Joseph Gleeson, M.D., has spent most of his career looking for the genetic mutations that cause epilepsy and other neurological conditions. Now, as the Rady Children’s Hospital Auxiliary endowed chair in neuroscience at the Rady Pediatric Genomics and Systems Medicine Institute, he will have even more resources to continue the search.
“We’re going to be sequencing patient DNA to find all sorts of information: the underlying diagnosis; the kinds of medications that child will respond to; and what types of side effects they may be at risk for,” Dr. Gleeson says. That information, in turn, will be used to create clinical trials and improve care.
Over the years, Dr. Gleeson’s lab has sequenced more than 3,000 patients, one of the largest groups in the world with recessive forms of neurodevelopmental disease; in recessive diseases, the child inherits abnormal genes from both parents. With this data, the lab has determined that some of these conditions, previously thought untreatable, have potential therapies.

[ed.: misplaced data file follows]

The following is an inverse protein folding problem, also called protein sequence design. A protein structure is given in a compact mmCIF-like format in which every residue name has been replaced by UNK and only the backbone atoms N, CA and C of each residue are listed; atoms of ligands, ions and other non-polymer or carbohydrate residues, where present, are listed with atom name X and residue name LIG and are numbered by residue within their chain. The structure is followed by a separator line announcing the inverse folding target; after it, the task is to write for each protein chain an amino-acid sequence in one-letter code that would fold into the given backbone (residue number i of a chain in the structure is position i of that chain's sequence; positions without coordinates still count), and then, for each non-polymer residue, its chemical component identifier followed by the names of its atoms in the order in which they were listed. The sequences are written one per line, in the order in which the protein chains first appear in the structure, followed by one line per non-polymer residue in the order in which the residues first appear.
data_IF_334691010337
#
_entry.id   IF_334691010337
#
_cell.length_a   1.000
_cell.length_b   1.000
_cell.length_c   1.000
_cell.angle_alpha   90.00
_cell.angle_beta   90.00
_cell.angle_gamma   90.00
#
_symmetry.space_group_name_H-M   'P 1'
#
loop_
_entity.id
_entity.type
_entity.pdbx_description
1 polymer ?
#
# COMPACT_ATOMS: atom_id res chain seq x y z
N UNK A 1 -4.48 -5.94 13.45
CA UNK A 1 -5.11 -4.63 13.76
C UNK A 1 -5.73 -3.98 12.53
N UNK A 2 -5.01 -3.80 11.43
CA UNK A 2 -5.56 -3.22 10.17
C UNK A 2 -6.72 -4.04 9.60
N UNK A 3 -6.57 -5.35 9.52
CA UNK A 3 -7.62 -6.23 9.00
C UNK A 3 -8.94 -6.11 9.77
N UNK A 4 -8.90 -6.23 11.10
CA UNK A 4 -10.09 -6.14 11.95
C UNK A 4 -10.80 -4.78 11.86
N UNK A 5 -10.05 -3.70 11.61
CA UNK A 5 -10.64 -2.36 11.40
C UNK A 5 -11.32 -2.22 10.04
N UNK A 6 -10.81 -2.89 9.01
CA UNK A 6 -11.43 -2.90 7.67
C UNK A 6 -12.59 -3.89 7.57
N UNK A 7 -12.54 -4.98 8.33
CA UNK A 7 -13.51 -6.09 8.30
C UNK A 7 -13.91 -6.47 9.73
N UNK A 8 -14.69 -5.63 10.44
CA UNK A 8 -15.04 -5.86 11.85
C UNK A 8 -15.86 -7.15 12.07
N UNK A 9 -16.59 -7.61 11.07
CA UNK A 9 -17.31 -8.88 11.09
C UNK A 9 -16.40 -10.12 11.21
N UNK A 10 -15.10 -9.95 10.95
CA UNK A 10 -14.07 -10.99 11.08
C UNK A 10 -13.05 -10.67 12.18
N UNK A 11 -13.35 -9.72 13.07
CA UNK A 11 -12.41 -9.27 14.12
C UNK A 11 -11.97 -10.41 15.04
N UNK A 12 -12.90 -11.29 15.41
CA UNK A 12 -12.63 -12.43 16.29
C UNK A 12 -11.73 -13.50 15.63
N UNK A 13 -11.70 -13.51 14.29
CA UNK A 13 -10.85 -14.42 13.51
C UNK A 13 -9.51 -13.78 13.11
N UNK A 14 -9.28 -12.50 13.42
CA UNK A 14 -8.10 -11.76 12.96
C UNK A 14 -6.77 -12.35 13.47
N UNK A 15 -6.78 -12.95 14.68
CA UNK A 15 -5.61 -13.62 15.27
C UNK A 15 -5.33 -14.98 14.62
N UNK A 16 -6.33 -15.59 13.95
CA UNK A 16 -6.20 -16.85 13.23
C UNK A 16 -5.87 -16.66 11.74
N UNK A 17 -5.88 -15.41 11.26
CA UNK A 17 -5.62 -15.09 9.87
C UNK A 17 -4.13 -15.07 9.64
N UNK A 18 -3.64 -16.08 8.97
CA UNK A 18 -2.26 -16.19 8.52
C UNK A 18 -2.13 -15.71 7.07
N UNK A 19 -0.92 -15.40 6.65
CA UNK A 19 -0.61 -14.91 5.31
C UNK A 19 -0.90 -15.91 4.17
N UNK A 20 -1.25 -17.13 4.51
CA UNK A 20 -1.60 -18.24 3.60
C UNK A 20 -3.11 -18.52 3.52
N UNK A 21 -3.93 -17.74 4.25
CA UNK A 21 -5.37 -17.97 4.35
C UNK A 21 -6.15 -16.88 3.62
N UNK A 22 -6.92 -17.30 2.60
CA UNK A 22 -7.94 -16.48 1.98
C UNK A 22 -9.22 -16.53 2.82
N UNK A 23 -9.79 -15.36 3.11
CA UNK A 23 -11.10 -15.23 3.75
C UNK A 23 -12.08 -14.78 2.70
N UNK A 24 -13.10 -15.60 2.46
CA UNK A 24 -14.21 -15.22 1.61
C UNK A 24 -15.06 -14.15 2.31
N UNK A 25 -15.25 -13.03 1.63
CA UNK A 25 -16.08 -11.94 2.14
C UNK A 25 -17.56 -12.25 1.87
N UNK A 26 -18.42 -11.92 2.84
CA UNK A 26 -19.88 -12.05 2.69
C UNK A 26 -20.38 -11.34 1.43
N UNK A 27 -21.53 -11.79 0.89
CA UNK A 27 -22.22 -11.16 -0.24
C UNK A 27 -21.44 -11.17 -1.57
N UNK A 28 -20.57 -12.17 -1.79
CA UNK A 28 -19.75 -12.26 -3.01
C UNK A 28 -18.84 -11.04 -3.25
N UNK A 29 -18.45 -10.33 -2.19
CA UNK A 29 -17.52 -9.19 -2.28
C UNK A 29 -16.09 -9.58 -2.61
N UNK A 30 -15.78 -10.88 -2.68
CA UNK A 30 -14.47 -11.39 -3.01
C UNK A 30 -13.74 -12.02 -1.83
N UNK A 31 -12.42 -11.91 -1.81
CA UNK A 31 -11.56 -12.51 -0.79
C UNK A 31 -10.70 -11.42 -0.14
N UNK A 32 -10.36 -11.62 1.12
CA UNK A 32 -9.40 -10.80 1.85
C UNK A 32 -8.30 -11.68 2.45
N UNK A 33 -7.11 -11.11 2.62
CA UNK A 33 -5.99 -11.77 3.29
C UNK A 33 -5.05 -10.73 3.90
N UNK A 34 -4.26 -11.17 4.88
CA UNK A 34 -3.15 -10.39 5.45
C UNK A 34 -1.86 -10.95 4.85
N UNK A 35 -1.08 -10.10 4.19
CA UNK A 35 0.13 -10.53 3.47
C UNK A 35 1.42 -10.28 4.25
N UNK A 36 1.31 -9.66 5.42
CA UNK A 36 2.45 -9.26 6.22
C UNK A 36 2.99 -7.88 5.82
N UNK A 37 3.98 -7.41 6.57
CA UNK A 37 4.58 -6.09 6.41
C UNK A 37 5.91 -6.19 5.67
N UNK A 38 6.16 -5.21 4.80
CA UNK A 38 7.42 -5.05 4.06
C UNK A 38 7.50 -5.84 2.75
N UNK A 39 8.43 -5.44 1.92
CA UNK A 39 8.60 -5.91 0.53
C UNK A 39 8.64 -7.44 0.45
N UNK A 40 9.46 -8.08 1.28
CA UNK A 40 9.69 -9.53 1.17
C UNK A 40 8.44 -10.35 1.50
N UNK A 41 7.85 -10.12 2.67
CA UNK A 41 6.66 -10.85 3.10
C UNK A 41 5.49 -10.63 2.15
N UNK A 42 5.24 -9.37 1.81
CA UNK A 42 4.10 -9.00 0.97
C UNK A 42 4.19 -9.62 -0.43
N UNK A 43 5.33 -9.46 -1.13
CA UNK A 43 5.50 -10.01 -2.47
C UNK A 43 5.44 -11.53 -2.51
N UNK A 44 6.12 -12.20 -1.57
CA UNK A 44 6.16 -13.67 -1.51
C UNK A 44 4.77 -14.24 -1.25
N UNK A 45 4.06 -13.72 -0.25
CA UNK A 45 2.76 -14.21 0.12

For epilepsy – which is not one disease, but many – Dr. Gleeson hopes that emerging genomic tools will decipher the different types of epilepsy, which could lead to new therapies. The Rady Pediatric Genomics and Systems Medicine Institute, established by a $120 million gift from philanthropist Ernest Rady and the Rady family, will embrace these technologies.
Originally published in The San Diego Union-Tribune, October 2015